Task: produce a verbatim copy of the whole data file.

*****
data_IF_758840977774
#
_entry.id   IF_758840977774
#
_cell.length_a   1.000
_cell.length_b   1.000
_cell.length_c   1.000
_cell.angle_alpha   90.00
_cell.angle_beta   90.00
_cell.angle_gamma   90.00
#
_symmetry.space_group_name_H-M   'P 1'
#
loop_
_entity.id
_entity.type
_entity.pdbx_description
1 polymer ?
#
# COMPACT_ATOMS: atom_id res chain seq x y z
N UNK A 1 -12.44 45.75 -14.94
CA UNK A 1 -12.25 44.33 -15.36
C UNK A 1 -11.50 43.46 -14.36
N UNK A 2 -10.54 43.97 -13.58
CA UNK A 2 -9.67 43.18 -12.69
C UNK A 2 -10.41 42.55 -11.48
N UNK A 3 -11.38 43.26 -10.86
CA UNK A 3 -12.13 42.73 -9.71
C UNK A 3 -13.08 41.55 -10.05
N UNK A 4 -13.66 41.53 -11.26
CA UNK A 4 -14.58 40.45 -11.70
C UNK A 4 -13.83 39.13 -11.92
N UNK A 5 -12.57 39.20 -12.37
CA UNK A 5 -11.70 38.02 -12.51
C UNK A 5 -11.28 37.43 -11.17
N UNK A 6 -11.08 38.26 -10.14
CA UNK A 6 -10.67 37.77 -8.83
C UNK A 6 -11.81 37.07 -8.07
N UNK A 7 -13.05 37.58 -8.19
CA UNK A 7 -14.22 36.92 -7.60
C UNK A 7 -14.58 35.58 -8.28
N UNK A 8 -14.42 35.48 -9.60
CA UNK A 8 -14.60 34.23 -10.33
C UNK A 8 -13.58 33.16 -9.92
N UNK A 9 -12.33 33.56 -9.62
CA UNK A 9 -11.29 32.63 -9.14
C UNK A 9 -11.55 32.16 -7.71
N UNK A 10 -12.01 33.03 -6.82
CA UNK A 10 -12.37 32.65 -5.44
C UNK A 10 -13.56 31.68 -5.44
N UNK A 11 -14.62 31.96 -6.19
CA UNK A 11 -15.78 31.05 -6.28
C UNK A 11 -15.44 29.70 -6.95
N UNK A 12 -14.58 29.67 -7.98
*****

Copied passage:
data_IF_758840977774
#
_entry.id   IF_758840977774
#
_cell.length_a   1.000
_cell.length_b   1.000
_cell.length_c   1.000
_cell.angle_alpha   90.00
_cell.angle_beta   90.00
_cell.angle_gamma   90.00
#
_symmetry.space_group_name_H-M   'P 1'
#
loop_
_entity.id
_entity.type
_entity.pdbx_description
1 polymer ?
#
# COMPACT_ATOMS: atom_id res chain seq x y z
N UNK A 1 -12.44 45.75 -14.94
CA UNK A 1 -12.25 44.33 -15.36
C UNK A 1 -11.50 43.46 -14.36
N UNK A 2 -10.54 43.97 -13.58
CA UNK A 2 -9.67 43.18 -12.69
C UNK A 2 -10.41 42.55 -11.48
N UNK A 3 -11.38 43.26 -10.86
CA UNK A 3 -12.13 42.73 -9.71
C UNK A 3 -13.08 41.55 -10.05
N UNK A 4 -13.66 41.53 -11.26
CA UNK A 4 -14.58 40.45 -11.70
C UNK A 4 -13.83 39.13 -11.92
N UNK A 5 -12.57 39.20 -12.37
CA UNK A 5 -11.70 38.02 -12.51
C UNK A 5 -11.28 37.43 -11.17
N UNK A 6 -11.08 38.26 -10.14
CA UNK A 6 -10.67 37.77 -8.83
C UNK A 6 -11.81 37.07 -8.07
N UNK A 7 -13.05 37.58 -8.19
CA UNK A 7 -14.22 36.92 -7.60
C UNK A 7 -14.58 35.58 -8.28
N UNK A 8 -14.42 35.48 -9.60
CA UNK A 8 -14.60 34.23 -10.33
C UNK A 8 -13.58 33.16 -9.92
N UNK A 9 -12.33 33.56 -9.62
CA UNK A 9 -11.29 32.63 -9.14
C UNK A 9 -11.55 32.16 -7.71
N UNK A 10 -12.01 33.03 -6.82
CA UNK A 10 -12.37 32.65 -5.44
C UNK A 10 -13.56 31.68 -5.44
N UNK A 11 -14.62 31.96 -6.19
CA UNK A 11 -15.78 31.05 -6.28
C UNK A 11 -15.44 29.70 -6.95
N UNK A 12 -14.58 29.67 -7.98